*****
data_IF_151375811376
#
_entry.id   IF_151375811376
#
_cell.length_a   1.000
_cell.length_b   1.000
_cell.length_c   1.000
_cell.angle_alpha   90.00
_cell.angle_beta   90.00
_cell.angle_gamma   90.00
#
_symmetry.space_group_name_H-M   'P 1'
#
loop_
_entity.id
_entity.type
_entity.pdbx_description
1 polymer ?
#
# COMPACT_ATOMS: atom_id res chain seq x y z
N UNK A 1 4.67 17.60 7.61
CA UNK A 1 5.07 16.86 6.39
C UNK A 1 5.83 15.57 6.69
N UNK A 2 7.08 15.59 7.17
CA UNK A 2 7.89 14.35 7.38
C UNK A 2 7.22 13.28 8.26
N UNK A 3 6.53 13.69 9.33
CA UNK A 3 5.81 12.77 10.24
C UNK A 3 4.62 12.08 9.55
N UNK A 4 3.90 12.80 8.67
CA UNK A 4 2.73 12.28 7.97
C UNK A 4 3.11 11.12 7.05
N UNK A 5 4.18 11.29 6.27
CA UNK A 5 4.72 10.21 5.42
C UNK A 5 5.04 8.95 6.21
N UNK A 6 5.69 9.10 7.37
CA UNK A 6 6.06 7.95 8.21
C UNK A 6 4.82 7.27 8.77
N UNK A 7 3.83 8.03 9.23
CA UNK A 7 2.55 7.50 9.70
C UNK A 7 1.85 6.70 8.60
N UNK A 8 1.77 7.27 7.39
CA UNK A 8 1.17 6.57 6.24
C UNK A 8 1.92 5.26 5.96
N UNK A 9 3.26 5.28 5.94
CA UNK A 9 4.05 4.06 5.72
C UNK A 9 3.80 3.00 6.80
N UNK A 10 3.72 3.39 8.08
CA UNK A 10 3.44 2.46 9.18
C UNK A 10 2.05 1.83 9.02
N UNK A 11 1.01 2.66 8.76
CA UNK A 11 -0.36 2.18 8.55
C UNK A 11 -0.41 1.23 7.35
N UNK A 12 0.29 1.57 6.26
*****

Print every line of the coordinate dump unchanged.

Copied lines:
data_IF_151375811376
#
_entry.id   IF_151375811376
#
_cell.length_a   1.000
_cell.length_b   1.000
_cell.length_c   1.000
_cell.angle_alpha   90.00
_cell.angle_beta   90.00
_cell.angle_gamma   90.00
#
_symmetry.space_group_name_H-M   'P 1'
#
loop_
_entity.id
_entity.type
_entity.pdbx_description
1 polymer ?
#
# COMPACT_ATOMS: atom_id res chain seq x y z
N UNK A 1 4.67 17.60 7.61
CA UNK A 1 5.07 16.86 6.39
C UNK A 1 5.83 15.57 6.69
N UNK A 2 7.08 15.59 7.17
CA UNK A 2 7.89 14.35 7.38
C UNK A 2 7.22 13.28 8.26
N UNK A 3 6.53 13.69 9.33
CA UNK A 3 5.81 12.77 10.24
C UNK A 3 4.62 12.08 9.55
N UNK A 4 3.90 12.80 8.67
CA UNK A 4 2.73 12.28 7.97
C UNK A 4 3.11 11.12 7.05
N UNK A 5 4.18 11.29 6.27
CA UNK A 5 4.72 10.21 5.42
C UNK A 5 5.04 8.95 6.21
N UNK A 6 5.69 9.10 7.37
CA UNK A 6 6.06 7.95 8.21
C UNK A 6 4.82 7.27 8.77
N UNK A 7 3.83 8.03 9.23
CA UNK A 7 2.55 7.50 9.70
C UNK A 7 1.85 6.70 8.60
N UNK A 8 1.77 7.27 7.39
CA UNK A 8 1.17 6.57 6.24
C UNK A 8 1.92 5.26 5.96
N UNK A 9 3.26 5.28 5.94
CA UNK A 9 4.05 4.06 5.72
C UNK A 9 3.80 3.00 6.80
N UNK A 10 3.72 3.39 8.08
CA UNK A 10 3.44 2.46 9.18
C UNK A 10 2.05 1.83 9.02
N UNK A 11 1.01 2.66 8.76
CA UNK A 11 -0.36 2.18 8.55
C UNK A 11 -0.41 1.23 7.35
N UNK A 12 0.29 1.57 6.26